Wondering what it feels like to be part of the TGO Challenge or have entered but need a bit of inspiration for your route? The blogs, vlogs and photo collections here might help you. There is something for everyone from simple factual accounts to the more prosaic, photo collection some animated and set to music and an array of video presentations. They cover all kinds or routes from most of the potential start point.
By all means use them for inspiration but please don’t copy a route in its entirety – one of the joys of the Event is creating your own route. David Brown’s beautifully written blog explains some of the difficulties of borrowing a route that suited its creator but proved difficult at times for him and his walking partner. Despite their struggles it gives a great idea of what the Event entails and what makes it so special. He describes meeting a Challenger as they walk to their start point in Lochailort with a man “who became, Challenge-style, a great friend in under 24 hours”. When they meet him again several days later, he comments:
“We greeted him like an old friend, which he was in the TGOC time warp. He sat down next to us and took off his boots, not to rest his feet but to inspect his right ankle. He’d twisted it the previous afternoon. It was red and swollen, and he was walking on it conditionally, not sure how long it would hold up or whether he’d have to “retire” from the Challenge.
We invited him to join us. Normally, he was an upright, long-striding machine. Crippled, however, he might be in our league. He said he’d love to walk with us (and he has been ever since).“
Somehow this sums up many Challengers’ experiences of how quickly lasting friendships can form aided by a common objective, a shared acceptance of the struggles and pleasure of backpacking in Scotland and the time and space to get to know people without the intrusion of normal life.
David’s section on Challengers they meet along the way puts us in mind of Minna Luminrae’s blog. This year she walked with a Challenge friend made on a previous crossing. She describes the Finnish characteristic of “sisu” which roughly translates to “perseverance, determination and insistence”. It’s something Challengers have in spades and is a rather handy quality when faced with the conditions Scotland threw at them in May. Peter Aylmer, in his 2019 blog, pondered on the collective noun for Challengers and came up with a “conviviality” of Challengers which is pretty much perfect.
A definite conviviality is evident in Dean Read’s videos. This was Dean’s first crossing, but he was walking with brothers Pete and Rich Jones who have crossed Scotland before. They soon linked up with other Challengers and their account very much shows how to enjoy a crossing despite the weather and hardships. We’d recommend anyone new to the Event watches it. Rich also has written an excellent blog and his post on how he prepared both himself and his route for the Event is another must for anyone considering coming along.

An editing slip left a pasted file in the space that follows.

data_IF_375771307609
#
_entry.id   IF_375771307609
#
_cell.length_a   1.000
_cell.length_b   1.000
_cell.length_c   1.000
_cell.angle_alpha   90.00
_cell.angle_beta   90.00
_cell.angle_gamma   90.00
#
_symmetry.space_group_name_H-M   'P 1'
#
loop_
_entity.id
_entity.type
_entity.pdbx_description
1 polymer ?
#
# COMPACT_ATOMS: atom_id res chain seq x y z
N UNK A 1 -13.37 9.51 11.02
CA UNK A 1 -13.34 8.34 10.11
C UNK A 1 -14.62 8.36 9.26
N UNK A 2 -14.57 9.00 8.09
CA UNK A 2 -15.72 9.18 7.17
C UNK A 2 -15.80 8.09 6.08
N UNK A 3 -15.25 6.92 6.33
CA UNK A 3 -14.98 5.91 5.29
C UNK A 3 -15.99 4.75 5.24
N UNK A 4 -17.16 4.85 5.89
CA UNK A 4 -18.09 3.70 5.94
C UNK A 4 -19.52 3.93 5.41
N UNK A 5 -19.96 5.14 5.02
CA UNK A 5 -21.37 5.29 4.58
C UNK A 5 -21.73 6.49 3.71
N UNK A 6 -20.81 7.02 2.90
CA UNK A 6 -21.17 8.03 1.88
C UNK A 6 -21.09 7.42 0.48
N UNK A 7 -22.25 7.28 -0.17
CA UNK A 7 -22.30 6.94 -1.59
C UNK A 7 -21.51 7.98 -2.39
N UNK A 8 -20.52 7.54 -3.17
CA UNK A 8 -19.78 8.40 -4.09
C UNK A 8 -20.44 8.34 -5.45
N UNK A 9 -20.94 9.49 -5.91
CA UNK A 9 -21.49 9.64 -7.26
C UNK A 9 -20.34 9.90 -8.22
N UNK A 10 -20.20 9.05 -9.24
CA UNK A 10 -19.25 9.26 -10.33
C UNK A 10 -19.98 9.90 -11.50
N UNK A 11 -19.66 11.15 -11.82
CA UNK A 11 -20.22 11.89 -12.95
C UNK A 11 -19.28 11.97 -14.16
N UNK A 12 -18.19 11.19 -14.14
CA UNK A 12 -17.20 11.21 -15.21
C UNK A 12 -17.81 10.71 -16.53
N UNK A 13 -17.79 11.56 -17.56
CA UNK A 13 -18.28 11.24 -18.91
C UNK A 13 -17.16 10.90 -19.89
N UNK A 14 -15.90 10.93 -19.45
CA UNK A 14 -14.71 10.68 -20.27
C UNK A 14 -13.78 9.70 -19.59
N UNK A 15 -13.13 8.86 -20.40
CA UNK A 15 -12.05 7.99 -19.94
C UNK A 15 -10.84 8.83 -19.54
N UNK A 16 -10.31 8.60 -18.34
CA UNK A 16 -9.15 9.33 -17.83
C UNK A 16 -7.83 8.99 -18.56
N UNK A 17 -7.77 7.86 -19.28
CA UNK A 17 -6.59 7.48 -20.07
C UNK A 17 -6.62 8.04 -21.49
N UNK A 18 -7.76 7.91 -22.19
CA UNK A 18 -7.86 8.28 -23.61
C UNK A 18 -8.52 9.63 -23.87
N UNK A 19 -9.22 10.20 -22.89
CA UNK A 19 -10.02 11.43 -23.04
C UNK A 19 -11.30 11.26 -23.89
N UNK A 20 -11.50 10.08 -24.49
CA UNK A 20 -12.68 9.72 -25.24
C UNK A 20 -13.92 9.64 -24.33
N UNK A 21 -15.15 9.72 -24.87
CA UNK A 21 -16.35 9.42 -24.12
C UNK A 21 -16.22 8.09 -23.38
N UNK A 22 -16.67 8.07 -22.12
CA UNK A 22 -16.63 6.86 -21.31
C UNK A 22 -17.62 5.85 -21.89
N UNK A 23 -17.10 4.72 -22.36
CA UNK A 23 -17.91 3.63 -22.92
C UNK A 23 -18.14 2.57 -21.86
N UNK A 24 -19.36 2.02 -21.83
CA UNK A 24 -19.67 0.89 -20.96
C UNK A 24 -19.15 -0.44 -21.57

While we are talking of vlogs Sabine Zawadski’s gives a very different feel. Using one of the lesser frequented start-points she walked alone through appalling weather in very remote territory. Her plan to stick to the tops was thwarted by weather and an injury but she still made it to the east coast. Her shots of the first few days bring home better than any written words the warning Challengers will regularly hear about burns and rivers in spate and the uncertainty as to whether remote bridges will still be intact. As a contrast take a look at her 2019 animated photo collection – some stunning photos of high wild camps and summits and a rather unusual birthday celebration!
This year’s weather pushed many Challengers planning to walk some hills and ridges into the glens but a few hardy ones braved the weather. Sadly, we don’t have a record of Carl and Juraj’s epic route which got them up 50 Munro’s though we suspect the view from the top of most was of the backside of a cloud. . . However, they did cross the path a few times of Andrew Dawkins who celebrated his 10th crossing by climbing all Scotland’s 400fters. Someone else who got up a few hills was Dima Zlotnyk and he has some very atmospheric shots of the Five Sister of Kintail.
If you are looking for stunning photos you can’t go wrong with regular Challenger and vetter Ian Cotterill’s Vimeo collection on his 20th crossing or Alan Bellis’ YouTube set to some rather glorious 1980s Scottish music.
Back to the blogs – we really can’t mention them all. Every one is different but all give a flavour of the Event. Louise Evans gives a very honest account of dealing with the doubts many Challengers face but maybe don’t often voice, Mike Knipe offers his customary witty alternate view on the event and Alan Sloman, who has blogged about many of his 26 crossings, is always an engaging read. Andy Neil and Chris Futers also write engagingly about their first crossing. Both are excellent thoughtful pieces and we’d be mentioning them even if they weren’t representing our wonderful sponsors Ultralight Outdoor Gear!